Young children with initial urinary tract infections, new guidelines by american academy of pediatrics


Young children with initial urinary tract infections, new guidelines by american academy of pediatrics

A new approach for diagnosing and treating initial urinary tract infections (UTI) in infants and toddlers will affect thousands of children each year. The Indiana University School of Medicine, which conducted the research on request of the American Academy of Pediatrics (AAP), analyzed their findings based on a decade of scientific studies, and argues against the AAP's current guideline for the diagnosis and management tools for UTI infections in children, established in 1999.

Researchers of the IU School of Medicine urged for a change in the AAP's current guideline that exposes all small children diagnosed with initial UTIs to a painful radiologic test and against prescribing prophylactic antibiotic treatment that may carry on for years. As a result, the AAP has reviewed and changed its practice guideline on the diagnosis and management of initial UTIs in children aged 2 to 24 months. The report and the new AAP guideline is published in the September issue of the journal Pediatrics.

Five percent of babies and toddlers who develop a fever with no other obvious fever cause, suffer from UTIs, one of the most common bacterial infections in this age group. Diagnosis and treatment are clinically challenging, as patients as young as this are unable to communicate their symptoms, and the risk exists that repeated UTIs can lead to kidney scarring and life-long decreased kidney function.

To identify children with urine refluxing back up to the kidney, the AAP's 1999 guideline recommended a radiologic test called voiding cystourethrogram (VCUG) for young children after a first UTI. When positive, the treatment of prophylactic antibiotics was administered in an attempt to prevent repeated episodes of UTI. The researchers reviewed the studies that were conducted over the 10 years following the old 1999 guidelines, and discovered no benefit to long-term prophylactic antibiotics. Based on the fact that antibiotics are ineffective, they established that no grounds exist to expose all these children to pain and VCUG radiation.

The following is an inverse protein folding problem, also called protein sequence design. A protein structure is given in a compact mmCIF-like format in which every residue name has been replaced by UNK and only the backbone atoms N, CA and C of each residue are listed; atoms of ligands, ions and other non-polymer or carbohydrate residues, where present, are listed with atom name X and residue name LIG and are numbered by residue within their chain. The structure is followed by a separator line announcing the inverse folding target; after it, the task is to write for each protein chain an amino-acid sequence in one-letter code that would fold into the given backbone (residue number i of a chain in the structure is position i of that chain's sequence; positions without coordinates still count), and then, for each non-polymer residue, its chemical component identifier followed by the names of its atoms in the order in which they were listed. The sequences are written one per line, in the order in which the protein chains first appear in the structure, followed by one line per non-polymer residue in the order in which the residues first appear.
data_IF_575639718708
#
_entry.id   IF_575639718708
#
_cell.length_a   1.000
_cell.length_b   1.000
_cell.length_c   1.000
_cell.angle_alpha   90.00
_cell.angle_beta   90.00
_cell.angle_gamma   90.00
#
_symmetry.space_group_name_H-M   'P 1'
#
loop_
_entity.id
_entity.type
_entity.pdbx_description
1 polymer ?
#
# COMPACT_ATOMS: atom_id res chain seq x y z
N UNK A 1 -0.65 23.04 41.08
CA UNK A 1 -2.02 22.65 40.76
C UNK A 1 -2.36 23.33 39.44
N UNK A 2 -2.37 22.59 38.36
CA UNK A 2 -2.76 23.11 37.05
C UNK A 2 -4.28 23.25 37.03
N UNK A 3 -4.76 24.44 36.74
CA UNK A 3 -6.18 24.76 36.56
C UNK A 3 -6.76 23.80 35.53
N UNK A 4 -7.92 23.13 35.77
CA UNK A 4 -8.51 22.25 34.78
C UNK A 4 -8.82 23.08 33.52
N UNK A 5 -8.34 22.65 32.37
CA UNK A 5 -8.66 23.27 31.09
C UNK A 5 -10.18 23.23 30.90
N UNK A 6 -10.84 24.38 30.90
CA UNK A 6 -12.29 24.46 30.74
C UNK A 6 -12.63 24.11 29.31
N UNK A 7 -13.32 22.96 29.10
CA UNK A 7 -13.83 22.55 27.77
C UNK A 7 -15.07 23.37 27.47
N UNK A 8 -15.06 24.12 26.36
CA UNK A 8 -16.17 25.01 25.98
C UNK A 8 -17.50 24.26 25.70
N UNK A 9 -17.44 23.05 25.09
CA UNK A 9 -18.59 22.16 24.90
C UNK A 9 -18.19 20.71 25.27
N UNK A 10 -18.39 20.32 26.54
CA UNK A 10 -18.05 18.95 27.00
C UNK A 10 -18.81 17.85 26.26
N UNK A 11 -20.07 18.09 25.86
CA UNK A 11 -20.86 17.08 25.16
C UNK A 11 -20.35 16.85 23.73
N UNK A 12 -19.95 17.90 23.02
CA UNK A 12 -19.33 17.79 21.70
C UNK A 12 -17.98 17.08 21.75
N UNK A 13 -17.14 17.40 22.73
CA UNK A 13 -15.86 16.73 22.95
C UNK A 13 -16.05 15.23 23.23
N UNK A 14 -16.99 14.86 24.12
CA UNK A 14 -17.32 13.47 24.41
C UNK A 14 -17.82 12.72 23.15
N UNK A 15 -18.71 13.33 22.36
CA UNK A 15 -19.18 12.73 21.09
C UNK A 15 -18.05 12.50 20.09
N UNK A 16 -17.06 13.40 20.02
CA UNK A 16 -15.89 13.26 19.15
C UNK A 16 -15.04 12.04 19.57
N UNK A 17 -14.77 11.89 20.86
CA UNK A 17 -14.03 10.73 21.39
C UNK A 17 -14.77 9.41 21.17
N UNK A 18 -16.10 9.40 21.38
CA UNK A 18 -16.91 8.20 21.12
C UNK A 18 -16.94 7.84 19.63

S. Maria Finnell, M.D., assistant professor of pediatrics at the IU School of Medicine, lead author of the technical report and author of the AAP policy statement commented:

"If there is no obvious source of fever, the pediatrician needs to think UTI and needs to test for it. But we need to now change what we do after we have treated that first episode of UTI. We, as physicians, have been fooling ourselves by putting young patients on long-term antibiotics and thinking that would prevent the patient from getting another UTI."

"Technical Report-Diagnosis and Management of an Initial UTI in Febrile Infants and Young Children" accompanies the AAP's new clinical practice guidelines "Clinical Practice Guideline-Diagnosis and Management of Initial UTIs in Febrile Infants and Children Aged 2 to 24 Months." Stephen M. Downs, M.D., professor of pediatrics at the IU School of Medicine and co-author of the new technical report, who is also author of a 1999 technical report contributing to the earlier AAP guideline, added:

"The AAP is the authoritative source of pediatric guidelines in the United States and beyond. This change in recommendations will have a substantial impact on clinical practice."

American Academy of Pediatrics Five-Year Strategic​​​​​ Plan​ (Video Medical And Professional 2020).

Section Issues On Medicine: Medical practice